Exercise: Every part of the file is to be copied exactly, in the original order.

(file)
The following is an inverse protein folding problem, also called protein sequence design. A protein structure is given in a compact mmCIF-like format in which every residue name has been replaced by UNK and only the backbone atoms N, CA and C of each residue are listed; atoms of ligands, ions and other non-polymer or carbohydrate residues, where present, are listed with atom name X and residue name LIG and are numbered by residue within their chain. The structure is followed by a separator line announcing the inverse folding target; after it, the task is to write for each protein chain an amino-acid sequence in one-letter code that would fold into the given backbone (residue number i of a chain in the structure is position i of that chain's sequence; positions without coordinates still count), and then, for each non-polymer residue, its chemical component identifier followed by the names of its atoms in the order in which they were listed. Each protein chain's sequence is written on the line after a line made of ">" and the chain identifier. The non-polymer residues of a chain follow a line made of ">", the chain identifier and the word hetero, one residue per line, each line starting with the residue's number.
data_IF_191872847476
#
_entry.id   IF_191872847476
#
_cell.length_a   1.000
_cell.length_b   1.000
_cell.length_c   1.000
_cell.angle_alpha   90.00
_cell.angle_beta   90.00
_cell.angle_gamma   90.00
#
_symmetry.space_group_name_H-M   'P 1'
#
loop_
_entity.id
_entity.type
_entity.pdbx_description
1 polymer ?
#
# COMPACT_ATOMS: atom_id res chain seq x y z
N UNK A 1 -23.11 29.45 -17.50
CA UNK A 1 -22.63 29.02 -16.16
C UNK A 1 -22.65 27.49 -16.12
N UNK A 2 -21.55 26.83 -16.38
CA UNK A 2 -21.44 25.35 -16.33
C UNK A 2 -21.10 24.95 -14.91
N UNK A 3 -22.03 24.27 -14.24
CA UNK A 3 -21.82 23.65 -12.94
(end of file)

The following is an inverse protein folding problem, also called protein sequence design. A protein structure is given in a compact mmCIF-like format in which every residue name has been replaced by UNK and only the backbone atoms N, CA and C of each residue are listed; atoms of ligands, ions and other non-polymer or carbohydrate residues, where present, are listed with atom name X and residue name LIG and are numbered by residue within their chain. The structure is followed by a separator line announcing the inverse folding target; after it, the task is to write for each protein chain an amino-acid sequence in one-letter code that would fold into the given backbone (residue number i of a chain in the structure is position i of that chain's sequence; positions without coordinates still count), and then, for each non-polymer residue, its chemical component identifier followed by the names of its atoms in the order in which they were listed. Each protein chain's sequence is written on the line after a line made of ">" and the chain identifier. The non-polymer residues of a chain follow a line made of ">", the chain identifier and the word hetero, one residue per line, each line starting with the residue's number.
data_IF_191872847476
#
_entry.id   IF_191872847476
#
_cell.length_a   1.000
_cell.length_b   1.000
_cell.length_c   1.000
_cell.angle_alpha   90.00
_cell.angle_beta   90.00
_cell.angle_gamma   90.00
#
_symmetry.space_group_name_H-M   'P 1'
#
loop_
_entity.id
_entity.type
_entity.pdbx_description
1 polymer ?
#
# COMPACT_ATOMS: atom_id res chain seq x y z
N UNK A 1 -23.11 29.45 -17.50
CA UNK A 1 -22.63 29.02 -16.16
C UNK A 1 -22.65 27.49 -16.12
N UNK A 2 -21.55 26.83 -16.38
CA UNK A 2 -21.44 25.35 -16.33
C UNK A 2 -21.10 24.95 -14.91
N UNK A 3 -22.03 24.27 -14.24
CA UNK A 3 -21.82 23.65 -12.94